David Copperfield

Jazzybee Verlag
5
Free sample

"Of all my books," says Charles Dickens in his preface to this immortal novel, "I like this the best. . . . Like many fond parents, I have in my heart of hearts a favorite child. And his name is David Copperfield." When "David Copperfield' appeared in 1850, after "Dombey and Son" and before "Bleak House," it became so popular that its only rival was "Pickwick." Beneath the fiction lies much of the author's personal life, yet it is not an autobiography. The story treats of David's sad experiences as a child, his youth at school, and his struggles for a livelihood, and leaves him in early manhood, prosperous and happily married. Pathos, humor, and skill in delineation, give vitality to this remarkable work; and nowhere has Dickens filled his canvas with more vivid and diversified characters. Forster says that the author's favorites were the Peggotty family, composed of David's nurse Peggotty, who was married to Barkis, the carrier; Daniel Peggotty, her brother, a Yarmouth fisherman; Ham Peggotty, his nephew; the doleful Mrs. Gummidge; and Little Emily, ruined by David's schoolmate, Steerforth. "It has been their fate," says Forster, "as with all the leading figures of his invention, to pass their names into the language and become types; and he has nowhere given happier embodiment to that purity of homely goodness, which, by the kindly and all-reconciling influences of humor, may exalt into comeliness and even grandeur the clumsiest forms of humanity." ...
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Additional Information

Publisher
Jazzybee Verlag
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Published on
Feb 26, 2014
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Pages
1160
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ISBN
9783849643010
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Language
English
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Genres
Fiction / Classics
Fiction / Coming of Age
Fiction / General
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Content Protection
This content is DRM protected.
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Read Aloud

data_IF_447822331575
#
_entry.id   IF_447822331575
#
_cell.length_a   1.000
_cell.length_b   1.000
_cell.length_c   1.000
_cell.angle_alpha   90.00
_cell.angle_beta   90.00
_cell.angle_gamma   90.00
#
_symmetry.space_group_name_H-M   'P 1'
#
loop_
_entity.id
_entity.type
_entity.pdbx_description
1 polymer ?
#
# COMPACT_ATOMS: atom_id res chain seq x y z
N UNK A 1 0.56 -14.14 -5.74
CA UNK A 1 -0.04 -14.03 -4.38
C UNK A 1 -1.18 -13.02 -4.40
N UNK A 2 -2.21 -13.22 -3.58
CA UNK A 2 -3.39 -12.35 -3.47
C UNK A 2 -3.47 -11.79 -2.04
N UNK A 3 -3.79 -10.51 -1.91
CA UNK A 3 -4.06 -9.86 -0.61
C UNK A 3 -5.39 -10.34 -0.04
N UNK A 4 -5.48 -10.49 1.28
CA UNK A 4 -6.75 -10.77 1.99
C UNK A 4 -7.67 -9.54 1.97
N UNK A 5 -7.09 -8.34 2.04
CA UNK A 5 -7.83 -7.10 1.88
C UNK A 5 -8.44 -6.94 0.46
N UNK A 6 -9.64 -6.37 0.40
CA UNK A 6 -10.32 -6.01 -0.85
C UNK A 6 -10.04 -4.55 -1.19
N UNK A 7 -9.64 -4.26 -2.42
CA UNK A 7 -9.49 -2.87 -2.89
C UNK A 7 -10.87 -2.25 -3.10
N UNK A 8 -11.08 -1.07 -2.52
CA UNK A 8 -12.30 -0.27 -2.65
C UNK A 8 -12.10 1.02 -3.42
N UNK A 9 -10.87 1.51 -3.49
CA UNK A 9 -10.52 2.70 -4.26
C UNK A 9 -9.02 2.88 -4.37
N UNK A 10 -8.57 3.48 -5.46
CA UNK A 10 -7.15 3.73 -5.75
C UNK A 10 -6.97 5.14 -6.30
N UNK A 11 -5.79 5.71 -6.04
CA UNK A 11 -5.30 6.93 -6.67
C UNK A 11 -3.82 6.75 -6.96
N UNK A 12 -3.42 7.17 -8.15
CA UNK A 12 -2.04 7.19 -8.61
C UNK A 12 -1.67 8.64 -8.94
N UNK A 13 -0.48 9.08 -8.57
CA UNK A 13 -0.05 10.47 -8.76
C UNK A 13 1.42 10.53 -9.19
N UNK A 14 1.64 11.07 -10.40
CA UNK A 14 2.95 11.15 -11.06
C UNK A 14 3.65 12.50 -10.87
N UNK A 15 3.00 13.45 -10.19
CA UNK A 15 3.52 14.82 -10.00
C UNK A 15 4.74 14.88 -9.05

Available on Android devices
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Eligible for Family Library

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Charles Dickens


PREFACE TO THE 1857 EDITION

I have been occupied with this story, during many working hours of

two years. I must have been very ill employed, if I could not

leave its merits and demerits as a whole, to express themselves on

its being read as a whole. But, as it is not unreasonable to

suppose that I may have held its threads with a more continuous

attention than anyone else can have given them during its desultory

publication, it is not unreasonable to ask that the weaving may be

looked at in its completed state, and with the pattern finished.

If I might offer any apology for so exaggerated a fiction as the

Barnacles and the Circumlocution Office, I would seek it in the

common experience of an Englishman, without presuming to mention

the unimportant fact of my having done that violence to good

manners, in the days of a Russian war, and of a Court of Inquiry at

Chelsea. If I might make so bold as to defend that extravagant

conception, Mr Merdle, I would hint that it originated after the

Railroad-share epoch, in the times of a certain Irish bank, and of

one or two other equally laudable enterprises. If I were to plead

anything in mitigation of the preposterous fancy that a bad design

will sometimes claim to be a good and an expressly religious

design, it would be the curious coincidence that it has been

brought to its climax in these pages, in the days of the public

examination of late Directors of a Royal British Bank. But, I

submit myself to suffer judgment to go by default on all these

counts, if need be, and to accept the assurance (on good authority)

that nothing like them was ever known in this land.

Some of my readers may have an interest in being informed whether

or no any portions of the Marshalsea Prison are yet standing. I

did not know, myself, until the sixth of this present month, when

I went to look. I found the outer front courtyard, often mentioned

here, metamorphosed into a butter shop; and I then almost gave up

every brick of the jail for lost. Wandering, however, down a

certain adjacent 'Angel Court, leading to Bermondsey', I came to

'Marshalsea Place:' the houses in which I recognised, not only as

the great block of the former prison, but as preserving the rooms

that arose in my mind's-eye when I became Little Dorrit's

biographer. The smallest boy I ever conversed with, carrying the

largest baby I ever saw, offered a supernaturally intelligent

explanation of the locality in its old uses, and was very nearly

correct. How this young Newton (for such I judge him to be) came

by his information, I don't know; he was a quarter of a century too
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